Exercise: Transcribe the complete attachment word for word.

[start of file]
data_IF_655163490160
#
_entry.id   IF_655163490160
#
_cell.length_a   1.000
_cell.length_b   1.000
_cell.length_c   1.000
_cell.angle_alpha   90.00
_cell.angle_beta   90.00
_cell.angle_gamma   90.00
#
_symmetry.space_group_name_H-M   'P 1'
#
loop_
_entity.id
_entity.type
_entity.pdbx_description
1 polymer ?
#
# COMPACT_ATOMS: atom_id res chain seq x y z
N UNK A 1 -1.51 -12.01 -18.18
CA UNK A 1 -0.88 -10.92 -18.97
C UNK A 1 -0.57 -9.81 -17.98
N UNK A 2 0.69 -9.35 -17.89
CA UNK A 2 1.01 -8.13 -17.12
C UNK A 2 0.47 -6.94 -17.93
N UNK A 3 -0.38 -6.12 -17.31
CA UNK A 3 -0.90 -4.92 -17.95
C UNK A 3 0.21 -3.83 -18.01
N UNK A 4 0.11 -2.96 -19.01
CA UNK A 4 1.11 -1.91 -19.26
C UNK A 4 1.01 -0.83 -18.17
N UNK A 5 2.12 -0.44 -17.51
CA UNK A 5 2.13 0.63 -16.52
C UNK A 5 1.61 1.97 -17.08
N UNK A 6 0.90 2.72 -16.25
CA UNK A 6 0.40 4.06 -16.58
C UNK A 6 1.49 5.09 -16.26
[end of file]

data_IF_655163490160
#
_entry.id   IF_655163490160
#
_cell.length_a   1.000
_cell.length_b   1.000
_cell.length_c   1.000
_cell.angle_alpha   90.00
_cell.angle_beta   90.00
_cell.angle_gamma   90.00
#
_symmetry.space_group_name_H-M   'P 1'
#
loop_
_entity.id
_entity.type
_entity.pdbx_description
1 polymer ?
#
# COMPACT_ATOMS: atom_id res chain seq x y z
N UNK A 1 -1.51 -12.01 -18.18
CA UNK A 1 -0.88 -10.92 -18.97
C UNK A 1 -0.57 -9.81 -17.98
N UNK A 2 0.69 -9.35 -17.89
CA UNK A 2 1.01 -8.13 -17.12
C UNK A 2 0.47 -6.94 -17.93
N UNK A 3 -0.38 -6.12 -17.31
CA UNK A 3 -0.90 -4.92 -17.95
C UNK A 3 0.21 -3.83 -18.01
N UNK A 4 0.11 -2.96 -19.01
CA UNK A 4 1.11 -1.91 -19.26
C UNK A 4 1.01 -0.83 -18.17
N UNK A 5 2.12 -0.44 -17.51
CA UNK A 5 2.13 0.63 -16.52
C UNK A 5 1.61 1.97 -17.08
N UNK A 6 0.90 2.72 -16.25
CA UNK A 6 0.40 4.06 -16.58
C UNK A 6 1.49 5.09 -16.26